Deutsches Zentrum fuer Diabetesforschung DZD

Related Obesity Articles from Brightsurf:

11 years of data add to the evidence for using testosterone therapy to treat obesity, including as an alternative to obesity surgery
New research covering 11 years of data presented at this year's European and International Congress on Obesity (ECOICO 2020) show that, in obese men suffering from hypogonadism (low testosterone), treatment with testosterone injections lowers their weight and improves a wide range of other metabolic parameters.

Overlap between immunology of COVID-19 and obesity could explain the increased risk of death in people living with obesity, and also older patients
Data presented in a special COVID-19 session at the European and International Congress on Obesity (ECOICO 2020) suggests that there are overlaps between the immunological disturbances found in both COVID-19 disease and patients with obesity, which could explain the increased disease severity and mortality risk faced by obese patients, and also elderly patients, who are infected by the SARS-CoV-2 virus that causes COVID-19 disease.

New obesity guideline: Address root causes as foundation of obesity management
besity management should focus on outcomes that patients consider to be important, not weight loss alone, and include a holistic approach that addresses the root causes of obesity, according to a new clinical practice guideline published in CMAJ (Canadian Medical Association Journal)

Changing the debate around obesity
The UK's National Health Service (NHS) needs to do more to address the ingrained stigma and discrimination faced by people with obesity, says a leading health psychologist.

Study links longer exposure to obesity and earlier development of obesity to increased risk of type 2 diabetes
Cumulative exposure to obesity could be at least as important as actually being obese in terms of risk of developing type 2 diabetes (T2D), concludes new research published in Diabetologia (the journal of the European Association for the Study of Diabetes [EASD]).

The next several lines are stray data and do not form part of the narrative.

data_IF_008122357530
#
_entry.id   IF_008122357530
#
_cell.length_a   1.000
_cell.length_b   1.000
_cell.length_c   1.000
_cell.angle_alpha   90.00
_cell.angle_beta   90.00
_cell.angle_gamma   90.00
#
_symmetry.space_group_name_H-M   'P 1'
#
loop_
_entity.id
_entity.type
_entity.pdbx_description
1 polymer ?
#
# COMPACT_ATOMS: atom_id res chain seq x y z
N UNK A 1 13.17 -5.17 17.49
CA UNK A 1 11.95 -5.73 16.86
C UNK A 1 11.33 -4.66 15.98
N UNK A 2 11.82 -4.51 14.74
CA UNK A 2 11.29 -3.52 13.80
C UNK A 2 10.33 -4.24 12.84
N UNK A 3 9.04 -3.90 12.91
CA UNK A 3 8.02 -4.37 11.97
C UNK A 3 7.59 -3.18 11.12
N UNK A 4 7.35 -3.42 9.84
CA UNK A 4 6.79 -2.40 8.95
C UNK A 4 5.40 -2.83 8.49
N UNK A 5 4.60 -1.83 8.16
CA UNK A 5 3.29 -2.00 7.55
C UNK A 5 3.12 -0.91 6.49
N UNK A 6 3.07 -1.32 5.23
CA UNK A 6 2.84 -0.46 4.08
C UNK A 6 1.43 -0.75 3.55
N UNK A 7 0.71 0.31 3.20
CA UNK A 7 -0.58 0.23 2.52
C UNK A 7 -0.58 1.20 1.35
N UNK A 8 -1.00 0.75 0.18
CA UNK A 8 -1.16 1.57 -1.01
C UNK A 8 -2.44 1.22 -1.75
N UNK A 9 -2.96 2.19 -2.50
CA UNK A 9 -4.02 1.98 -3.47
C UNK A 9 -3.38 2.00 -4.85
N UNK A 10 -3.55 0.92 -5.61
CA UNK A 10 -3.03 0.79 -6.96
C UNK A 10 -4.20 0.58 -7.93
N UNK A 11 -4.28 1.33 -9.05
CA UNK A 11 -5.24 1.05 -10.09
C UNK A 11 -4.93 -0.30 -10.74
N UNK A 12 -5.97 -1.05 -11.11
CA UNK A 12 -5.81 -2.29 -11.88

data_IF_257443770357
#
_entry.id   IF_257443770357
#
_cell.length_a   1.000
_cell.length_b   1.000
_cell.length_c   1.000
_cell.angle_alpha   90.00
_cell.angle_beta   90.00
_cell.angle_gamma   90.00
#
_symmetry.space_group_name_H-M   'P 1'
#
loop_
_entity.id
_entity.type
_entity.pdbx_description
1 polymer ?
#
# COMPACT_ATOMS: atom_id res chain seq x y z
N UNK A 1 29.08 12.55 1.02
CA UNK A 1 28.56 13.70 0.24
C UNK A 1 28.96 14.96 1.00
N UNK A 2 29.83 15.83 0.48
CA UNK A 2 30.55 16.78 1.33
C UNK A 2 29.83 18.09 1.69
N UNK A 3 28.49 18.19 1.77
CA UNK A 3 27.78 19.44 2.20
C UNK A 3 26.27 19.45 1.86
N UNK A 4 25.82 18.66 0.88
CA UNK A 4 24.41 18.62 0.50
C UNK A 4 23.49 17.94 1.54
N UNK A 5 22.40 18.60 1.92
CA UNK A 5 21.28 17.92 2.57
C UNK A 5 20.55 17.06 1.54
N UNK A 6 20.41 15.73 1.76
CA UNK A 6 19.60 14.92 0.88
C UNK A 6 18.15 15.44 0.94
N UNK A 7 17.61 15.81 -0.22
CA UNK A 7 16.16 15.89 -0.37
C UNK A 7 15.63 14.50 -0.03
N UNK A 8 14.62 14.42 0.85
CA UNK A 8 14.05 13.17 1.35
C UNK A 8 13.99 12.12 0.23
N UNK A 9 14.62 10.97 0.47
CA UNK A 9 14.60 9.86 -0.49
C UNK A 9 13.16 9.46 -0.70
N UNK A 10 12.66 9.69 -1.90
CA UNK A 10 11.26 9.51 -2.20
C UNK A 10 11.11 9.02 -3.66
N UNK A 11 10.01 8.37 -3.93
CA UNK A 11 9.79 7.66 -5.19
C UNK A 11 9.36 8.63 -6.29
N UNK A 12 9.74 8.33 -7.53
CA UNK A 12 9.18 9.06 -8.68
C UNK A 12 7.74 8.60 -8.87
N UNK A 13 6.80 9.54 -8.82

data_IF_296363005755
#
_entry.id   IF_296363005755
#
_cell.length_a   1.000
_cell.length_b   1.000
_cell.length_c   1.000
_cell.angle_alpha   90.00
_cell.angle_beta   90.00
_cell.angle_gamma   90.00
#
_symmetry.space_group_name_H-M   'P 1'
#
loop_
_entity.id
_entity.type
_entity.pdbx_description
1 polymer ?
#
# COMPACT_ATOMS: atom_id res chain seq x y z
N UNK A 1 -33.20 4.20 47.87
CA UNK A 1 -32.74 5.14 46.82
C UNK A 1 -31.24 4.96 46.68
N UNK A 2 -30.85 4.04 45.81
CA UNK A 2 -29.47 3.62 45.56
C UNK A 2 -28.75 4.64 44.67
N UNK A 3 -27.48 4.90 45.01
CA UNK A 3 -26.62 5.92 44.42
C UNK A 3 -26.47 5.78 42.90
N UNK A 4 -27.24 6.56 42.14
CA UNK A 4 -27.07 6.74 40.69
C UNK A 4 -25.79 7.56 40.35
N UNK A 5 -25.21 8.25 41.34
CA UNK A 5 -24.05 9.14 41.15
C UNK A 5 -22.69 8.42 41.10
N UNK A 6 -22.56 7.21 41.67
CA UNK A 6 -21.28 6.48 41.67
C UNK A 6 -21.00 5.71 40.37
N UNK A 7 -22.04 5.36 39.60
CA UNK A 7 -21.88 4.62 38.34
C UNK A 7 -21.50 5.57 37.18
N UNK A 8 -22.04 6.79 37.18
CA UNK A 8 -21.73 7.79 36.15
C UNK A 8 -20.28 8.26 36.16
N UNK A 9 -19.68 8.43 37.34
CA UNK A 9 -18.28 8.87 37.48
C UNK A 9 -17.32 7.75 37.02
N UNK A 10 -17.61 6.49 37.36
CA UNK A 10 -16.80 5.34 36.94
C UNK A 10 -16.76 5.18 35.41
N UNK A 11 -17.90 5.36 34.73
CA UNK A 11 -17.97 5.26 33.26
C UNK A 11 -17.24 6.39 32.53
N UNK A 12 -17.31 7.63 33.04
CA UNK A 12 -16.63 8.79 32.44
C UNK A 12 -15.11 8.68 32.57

How much do obesity and addictions overlap?
A large analysis of personality studies has found that people with obesity behave somewhat like people with addictions to alcohol or drugs.

Should obesity be recognized as a disease?
With obesity now affecting almost a third (29%) of the population in England, and expected to rise to 35% by 2030, should we now recognize it as a disease?

Is obesity associated with risk of pediatric MS?
A single-center study of 453 children in Germany with multiple sclerosis (MS) investigated the association of obesity with pediatric MS risk and with the response of first-line therapy in children with MS.

Women with obesity prior to conception are more likely to have children with obesity
A systematic review and meta-analysis identified significantly increased odds of child obesity when mothers have obesity before conception, according to a study published June 11, 2019 in the open-access journal PLOS Medicine by Nicola Heslehurst of Newcastle University in the UK, and colleagues.

Obesity medicine association announces major updates to its adult obesity algorithm
The Obesity Medicine Association (OMA) announced the immediate availability of the 2019 OMA Adult Obesity Algorithm, with new information for clinicians including the relationship between Obesity and Cardiovascular Disease, Diabetes Mellitus, Dyslipidemia, and Cancer; information on investigational Anti-Obesity Pharmacotherapy; treatments for Lipodystrophy; and Pharmacokinetics and Obesity.

Read More: Obesity News and Obesity Current Events is a participant in the Amazon Services LLC Associates Program, an affiliate advertising program designed to provide a means for sites to earn advertising fees by advertising and linking to